July 13, 2016
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Medical Case Studies Alkaline Water

In the United States, cardiovascular diseases account for more than one-half of the approximate 2 million deaths occurring each year. I t is estimated that optimal conditioning of drinking water could reduce this cardiovascular disease mortality rate by as much as 15 percent in the United States.
June 7, 2016
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NIH: Neurobehavioral Deficits and Increased Blood Pressure in School-Age Children Prenatally Exposed to Pesticides

These findings support the notion that prenatal exposure to pesticides—at levels not producing adverse health outcomes in the mother—can cause lasting adverse effects on brain development in children. Pesticide exposure therefore may contribute to a “silent pandemic” of developmental neurotoxicity.
June 7, 2016
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NIH: Mercury, Cadmium, and Lead Levels in Human Placenta: A Systematic Review

The use of the placenta as a biomarker to assess heavy metals exposure is not properly developed because of heterogeneity among the studies. International standardized protocols are needed to enhance comparability and increase the usefulness of this promising tissue in biomonitoring studies.
June 2, 2016
Portrait of young pregnant woman in nature

NIH: Neurobehavioral Deficits and Increased Blood Pressure in School-Age Children Prenatally Exposed to Pesticides

These findings support the notion that prenatal exposure to pesticides—at levels not producing adverse health outcomes in the mother—can cause lasting adverse effects on brain development in children. Pesticide exposure therefore may contribute to a “silent pandemic” of developmental neurotoxicity.
June 2, 2016
durty-water

NIH: Mortality in Young Adults following in Utero and Childhood Exposure to Arsenic in Drinking Water

Taking together our findings in the present study and previous evidence of increased mortality from other causes of death, we conclude that arsenic in Antofagasta drinking water has resulted in the greatest increases in mortality in adults < 50 years of age ever associated with early-life environmental exposure.
June 2, 2016
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NIH: Viruses in Nondisinfected Drinking Water from Municipal Wells and Community Incidence of Acute Gastrointestinal Illness

The majority of groundwater-source public water systems in the United States produce water without disinfection, and our findings suggest that populations served by such systems may be exposed to waterborne viruses and consequent health risks.
June 2, 2016
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NIH: Use of a Cumulative Exposure Index to Estimate the Impact of Tap Water Lead Concentration on Blood Lead Levels in 1- to 5-Year-Old Children (Montréal, Canada)

In children 1–5 years of age, BPb was significantly associated with water lead concentration with an increase starting at a cumulative lead exposure of ≥ 0.7 μg Pb/kg of body weight. In this age group, an increase of 1 μg/L in water lead would result in an increase of 35% of BPb after 150 days of exposure.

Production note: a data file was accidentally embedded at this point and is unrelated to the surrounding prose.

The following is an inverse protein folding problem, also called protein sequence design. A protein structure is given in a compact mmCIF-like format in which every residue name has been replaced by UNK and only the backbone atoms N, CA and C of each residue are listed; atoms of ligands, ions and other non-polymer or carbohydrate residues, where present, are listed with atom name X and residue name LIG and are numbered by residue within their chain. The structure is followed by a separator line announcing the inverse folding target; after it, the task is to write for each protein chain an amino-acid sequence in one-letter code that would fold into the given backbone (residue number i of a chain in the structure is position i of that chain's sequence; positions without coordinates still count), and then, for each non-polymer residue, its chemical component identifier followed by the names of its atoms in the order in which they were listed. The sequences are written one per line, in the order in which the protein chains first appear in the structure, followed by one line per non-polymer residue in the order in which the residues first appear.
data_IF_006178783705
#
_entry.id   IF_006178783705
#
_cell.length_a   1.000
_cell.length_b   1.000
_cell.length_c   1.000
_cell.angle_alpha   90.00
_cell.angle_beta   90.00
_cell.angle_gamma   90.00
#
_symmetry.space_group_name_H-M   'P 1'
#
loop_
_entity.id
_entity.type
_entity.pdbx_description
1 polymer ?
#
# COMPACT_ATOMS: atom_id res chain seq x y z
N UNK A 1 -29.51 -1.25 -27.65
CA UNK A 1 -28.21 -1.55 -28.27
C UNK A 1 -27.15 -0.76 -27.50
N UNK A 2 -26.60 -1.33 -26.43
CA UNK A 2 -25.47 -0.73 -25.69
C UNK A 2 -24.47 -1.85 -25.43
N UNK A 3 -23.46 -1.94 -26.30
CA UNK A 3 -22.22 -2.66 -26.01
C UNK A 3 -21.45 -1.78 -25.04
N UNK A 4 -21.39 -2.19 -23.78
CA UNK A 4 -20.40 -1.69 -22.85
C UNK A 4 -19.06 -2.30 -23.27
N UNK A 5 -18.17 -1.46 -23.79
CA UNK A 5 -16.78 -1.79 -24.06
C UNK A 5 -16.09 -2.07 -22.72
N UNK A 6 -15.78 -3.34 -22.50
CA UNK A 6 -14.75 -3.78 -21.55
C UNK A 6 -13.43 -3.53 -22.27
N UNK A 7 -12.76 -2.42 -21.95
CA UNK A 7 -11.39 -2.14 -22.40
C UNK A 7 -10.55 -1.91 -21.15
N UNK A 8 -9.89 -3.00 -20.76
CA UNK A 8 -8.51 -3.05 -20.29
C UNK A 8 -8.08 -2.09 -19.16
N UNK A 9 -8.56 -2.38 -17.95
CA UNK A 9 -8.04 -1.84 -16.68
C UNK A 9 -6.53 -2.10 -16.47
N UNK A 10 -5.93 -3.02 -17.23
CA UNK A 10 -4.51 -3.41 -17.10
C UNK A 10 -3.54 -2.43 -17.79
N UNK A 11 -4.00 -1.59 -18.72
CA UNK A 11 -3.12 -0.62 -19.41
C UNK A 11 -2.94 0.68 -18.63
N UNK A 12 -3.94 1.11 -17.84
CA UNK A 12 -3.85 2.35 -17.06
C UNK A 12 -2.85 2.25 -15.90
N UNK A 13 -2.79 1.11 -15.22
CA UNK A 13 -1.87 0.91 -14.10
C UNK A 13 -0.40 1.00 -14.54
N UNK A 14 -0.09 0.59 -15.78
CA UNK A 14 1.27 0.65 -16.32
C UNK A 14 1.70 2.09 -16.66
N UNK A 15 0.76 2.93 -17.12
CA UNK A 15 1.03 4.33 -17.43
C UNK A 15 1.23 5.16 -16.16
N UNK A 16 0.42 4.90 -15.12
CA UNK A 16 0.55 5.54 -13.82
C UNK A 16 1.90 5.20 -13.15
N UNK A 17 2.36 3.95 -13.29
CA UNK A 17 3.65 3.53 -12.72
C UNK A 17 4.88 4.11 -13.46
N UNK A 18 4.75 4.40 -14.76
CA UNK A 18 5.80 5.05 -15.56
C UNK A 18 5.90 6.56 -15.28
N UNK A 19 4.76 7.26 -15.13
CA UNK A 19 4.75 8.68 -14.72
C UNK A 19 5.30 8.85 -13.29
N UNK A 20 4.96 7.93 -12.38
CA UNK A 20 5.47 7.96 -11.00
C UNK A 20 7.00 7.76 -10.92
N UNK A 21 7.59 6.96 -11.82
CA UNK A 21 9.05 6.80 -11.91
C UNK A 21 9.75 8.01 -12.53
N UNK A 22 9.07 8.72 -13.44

June 2, 2016
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NIH: Childhood Brain Tumors, Residential Insecticide Exposure, and Pesticide Metabolism Genes

Based on known effects of these variants, these results suggest that exposure in childhood to organophosphorus and perhaps to carbamate insecticides in combination with a reduced ability to detoxify them may be associated with CBT. Confirmation in other studies is required.
June 2, 2016
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NIH: Using Residential History and Groundwater Modeling to Examine Drinking Water Exposure and Breast Cancer

We investigated the hypothesis generated by earlier spatial analyses that exposure to drinking water contaminated by wastewater effluent may be associated with breast cancer. Using a detailed exposure assessment, we found an association with breast cancer that increased with longer latency and greater exposure duration.
June 2, 2016
Kirstin Mckee/Stocksy

NRDC: The Truth About Tap

We know which is better for the environment. That's easy. Not only are millions of tons of plastic bottles clogging our landfills, but it takes 1.63 liters of water to make every liter of Dasani—and the company is doing it in drought-plagued California.
May 11, 2016
Kirstin Mckee/Stocksy

The Truth About Tap

Public concerns about tap-water quality (and, let's face it, slick marketing) have caused bottled water sales to soar over the past couple of decades. Ads and labels drive home the perception of purity, with images of pristine glaciers and crystal-clear mountain springs. We now have "luxury" water bars and "premium" bottled water. Some people are spending 10,000 times more per gallon for bottled water than they typically are for tap. Is it worth the cost—to you and the environment?
May 11, 2016
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Research on Far Infrared Rays

The August 7, 1981 issue of the Journal of the American Medical Association (JAMA) reported what is common knowledge today: Many people who run do so to place a demand on their cardiovascular system as well as to build muscle. What isn't well known is that it also reported the "regular use of a sauna may impart a similar stress on the cardiovascular system, and its regular use may be as effective as a means of cardiovascular conditioning and burning of calories as regular exercise."